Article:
Project managers are vital in planning and executing automation projects, ensuring that high speed assembly and metrology systems are delivered on time and within budget.

Automating the metrology and inspection process is a complex job, from reviewing requirements to developing the proof of principle to creating a realistic timeline, and finally, to successfully executing the project. Project management is a critical element from the start of the proposal process to the completion of the automation project.


At DWFritz, certified project managers (PMs) provide systematic, timely and controlled oversight to make certain that the delivery of automation projects is on time and on budget.
The Project Management Institute (PMI) reports that the manufacturing industry wastes an average of 11.8% of every dollar invested in projects due to poor project performance, which is more than the global average of 9.9% across all industries.
 
In automation project management, PMs are change agents — they manage the project goals and use their communication skills and organizational expertise to inspire a sense of shared purpose within the project team, according to PMI. They can readily shift between the big picture and the small but crucial details, keeping the customer and the engineering team in sync, effectively moving the automation project forward.
 
There is no “one size fits all” approach to automation project management. The PM tailors the project management approach to fit the manufacturer’s industry and operating mode as well as the project’s risks and complexity. For example, a medical device manufacturer or construction firm may follow a largely predictive project management life cycle with a heavy focus on verification and validation of the metrology system’s performance at the end of the project. In this plan driven model, work on each phase is completed before starting the next phase.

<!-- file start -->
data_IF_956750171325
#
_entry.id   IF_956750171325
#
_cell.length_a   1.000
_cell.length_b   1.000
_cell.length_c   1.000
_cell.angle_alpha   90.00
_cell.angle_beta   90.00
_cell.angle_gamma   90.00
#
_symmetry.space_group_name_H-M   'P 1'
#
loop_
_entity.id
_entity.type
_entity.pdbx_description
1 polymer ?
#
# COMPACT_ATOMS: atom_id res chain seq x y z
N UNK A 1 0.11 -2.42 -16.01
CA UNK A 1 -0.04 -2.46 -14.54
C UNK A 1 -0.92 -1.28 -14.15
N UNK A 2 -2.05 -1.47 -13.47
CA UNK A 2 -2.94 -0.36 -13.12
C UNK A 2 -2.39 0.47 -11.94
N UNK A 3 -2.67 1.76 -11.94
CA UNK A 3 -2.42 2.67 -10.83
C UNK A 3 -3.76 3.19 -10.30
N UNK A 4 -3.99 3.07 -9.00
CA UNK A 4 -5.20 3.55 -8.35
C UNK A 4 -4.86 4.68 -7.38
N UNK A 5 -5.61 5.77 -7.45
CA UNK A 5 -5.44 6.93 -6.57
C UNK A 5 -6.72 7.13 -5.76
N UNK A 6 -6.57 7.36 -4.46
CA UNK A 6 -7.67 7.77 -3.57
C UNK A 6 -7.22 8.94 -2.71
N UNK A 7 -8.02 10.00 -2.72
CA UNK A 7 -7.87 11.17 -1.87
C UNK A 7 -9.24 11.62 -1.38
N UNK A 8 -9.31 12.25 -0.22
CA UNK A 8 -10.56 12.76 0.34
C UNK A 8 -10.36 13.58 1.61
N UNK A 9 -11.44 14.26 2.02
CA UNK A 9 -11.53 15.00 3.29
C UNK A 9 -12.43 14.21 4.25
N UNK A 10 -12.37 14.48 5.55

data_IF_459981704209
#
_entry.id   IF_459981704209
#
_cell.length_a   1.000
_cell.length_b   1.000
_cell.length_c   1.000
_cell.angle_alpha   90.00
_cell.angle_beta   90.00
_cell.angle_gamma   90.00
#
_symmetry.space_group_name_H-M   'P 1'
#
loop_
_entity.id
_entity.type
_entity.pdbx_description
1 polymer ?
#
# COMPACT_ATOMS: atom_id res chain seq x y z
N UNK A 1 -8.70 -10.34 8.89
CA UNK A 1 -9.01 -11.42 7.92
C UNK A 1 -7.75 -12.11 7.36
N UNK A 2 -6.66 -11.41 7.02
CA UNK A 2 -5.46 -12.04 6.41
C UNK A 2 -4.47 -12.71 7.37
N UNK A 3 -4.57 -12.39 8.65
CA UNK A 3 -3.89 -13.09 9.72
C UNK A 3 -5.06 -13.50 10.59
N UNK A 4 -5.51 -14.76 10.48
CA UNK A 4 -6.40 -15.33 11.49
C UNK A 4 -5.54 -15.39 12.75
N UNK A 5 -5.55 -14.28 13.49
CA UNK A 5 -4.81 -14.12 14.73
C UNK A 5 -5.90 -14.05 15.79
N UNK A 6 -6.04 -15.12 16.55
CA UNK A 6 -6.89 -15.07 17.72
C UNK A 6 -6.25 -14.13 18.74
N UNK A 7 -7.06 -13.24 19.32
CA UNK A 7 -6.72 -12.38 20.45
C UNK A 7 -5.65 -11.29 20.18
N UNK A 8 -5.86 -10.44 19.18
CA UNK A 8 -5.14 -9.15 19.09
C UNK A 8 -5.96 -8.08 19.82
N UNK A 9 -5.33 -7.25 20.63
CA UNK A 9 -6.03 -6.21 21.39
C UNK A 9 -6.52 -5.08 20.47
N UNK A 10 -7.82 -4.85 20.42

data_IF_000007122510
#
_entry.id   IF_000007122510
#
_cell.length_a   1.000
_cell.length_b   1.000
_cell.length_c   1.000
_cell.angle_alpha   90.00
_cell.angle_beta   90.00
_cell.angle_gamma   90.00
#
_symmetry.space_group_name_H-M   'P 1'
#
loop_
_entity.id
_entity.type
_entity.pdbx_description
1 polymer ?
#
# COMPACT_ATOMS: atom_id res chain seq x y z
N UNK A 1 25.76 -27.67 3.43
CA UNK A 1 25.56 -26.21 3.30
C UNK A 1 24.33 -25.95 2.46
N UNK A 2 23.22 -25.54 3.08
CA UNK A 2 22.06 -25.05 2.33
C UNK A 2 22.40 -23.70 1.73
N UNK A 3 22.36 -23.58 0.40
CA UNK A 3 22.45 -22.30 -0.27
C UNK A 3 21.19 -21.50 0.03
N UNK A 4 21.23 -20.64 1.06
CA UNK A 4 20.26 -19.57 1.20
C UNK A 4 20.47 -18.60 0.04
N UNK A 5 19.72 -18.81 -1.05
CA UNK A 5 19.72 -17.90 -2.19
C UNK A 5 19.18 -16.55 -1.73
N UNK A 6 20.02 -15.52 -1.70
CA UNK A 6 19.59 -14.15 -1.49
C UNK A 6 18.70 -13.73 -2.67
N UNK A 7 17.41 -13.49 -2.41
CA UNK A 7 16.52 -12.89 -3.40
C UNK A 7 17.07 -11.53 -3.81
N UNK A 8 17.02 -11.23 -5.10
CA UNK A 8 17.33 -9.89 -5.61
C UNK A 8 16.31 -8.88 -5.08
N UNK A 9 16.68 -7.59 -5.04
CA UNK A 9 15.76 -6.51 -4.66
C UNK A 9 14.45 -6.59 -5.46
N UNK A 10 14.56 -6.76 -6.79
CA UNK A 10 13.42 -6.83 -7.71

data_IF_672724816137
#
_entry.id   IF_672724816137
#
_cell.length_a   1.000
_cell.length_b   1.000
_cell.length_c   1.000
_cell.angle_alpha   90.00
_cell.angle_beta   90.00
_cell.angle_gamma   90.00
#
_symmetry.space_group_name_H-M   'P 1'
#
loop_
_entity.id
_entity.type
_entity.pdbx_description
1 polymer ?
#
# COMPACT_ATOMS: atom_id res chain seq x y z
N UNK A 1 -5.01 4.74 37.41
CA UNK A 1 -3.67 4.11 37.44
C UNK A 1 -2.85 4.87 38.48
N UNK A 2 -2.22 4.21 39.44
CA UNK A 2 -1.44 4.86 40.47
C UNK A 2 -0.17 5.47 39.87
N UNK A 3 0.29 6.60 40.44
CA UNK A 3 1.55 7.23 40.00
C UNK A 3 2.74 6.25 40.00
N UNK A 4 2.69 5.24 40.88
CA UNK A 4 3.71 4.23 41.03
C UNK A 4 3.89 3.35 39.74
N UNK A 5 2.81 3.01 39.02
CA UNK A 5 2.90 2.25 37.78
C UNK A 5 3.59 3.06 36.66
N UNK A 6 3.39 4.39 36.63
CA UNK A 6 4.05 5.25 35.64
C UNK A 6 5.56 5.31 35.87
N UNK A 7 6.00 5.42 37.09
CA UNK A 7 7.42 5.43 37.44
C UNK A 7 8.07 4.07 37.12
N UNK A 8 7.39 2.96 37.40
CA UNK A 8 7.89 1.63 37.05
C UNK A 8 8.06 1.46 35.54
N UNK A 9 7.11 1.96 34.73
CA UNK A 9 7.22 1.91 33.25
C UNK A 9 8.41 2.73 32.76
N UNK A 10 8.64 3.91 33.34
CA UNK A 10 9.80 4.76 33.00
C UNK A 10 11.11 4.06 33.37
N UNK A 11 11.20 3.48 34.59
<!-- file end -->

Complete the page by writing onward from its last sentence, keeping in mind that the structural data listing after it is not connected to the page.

At the other end of the spectrum, speed to delivery is often a vital competitive advantage for consumer electronics manufacturers. In this instance, an iterative and incremental project management approach is more effective when the scope may vary, but the timing and the costs are fixed. This approach allows the solution to be delivered in a fast timeframe and built upon in further iterations.

Starting with the Proposal Process

At DWFritz, PMs are a part of a collaborative multidisciplinary team that guides the project proposal process. From mechanical and electrical engineers to controls software and vision engineers, the company brings more than 45 years of experience building automation equipment. As seasoned professionals with engineering or technical backgrounds, PMs often bring relevant work experience from the same industries as customers.

DWFritz project management teams use a custom resource planning tool to keep on track.


During the proposal phase, the team invests a significant amount of engineering time in developing an effective approach to solving a customer’s manufacturing challenges. This extensive project proposal includes detailed design methodologies based on early customer input on specific requirements.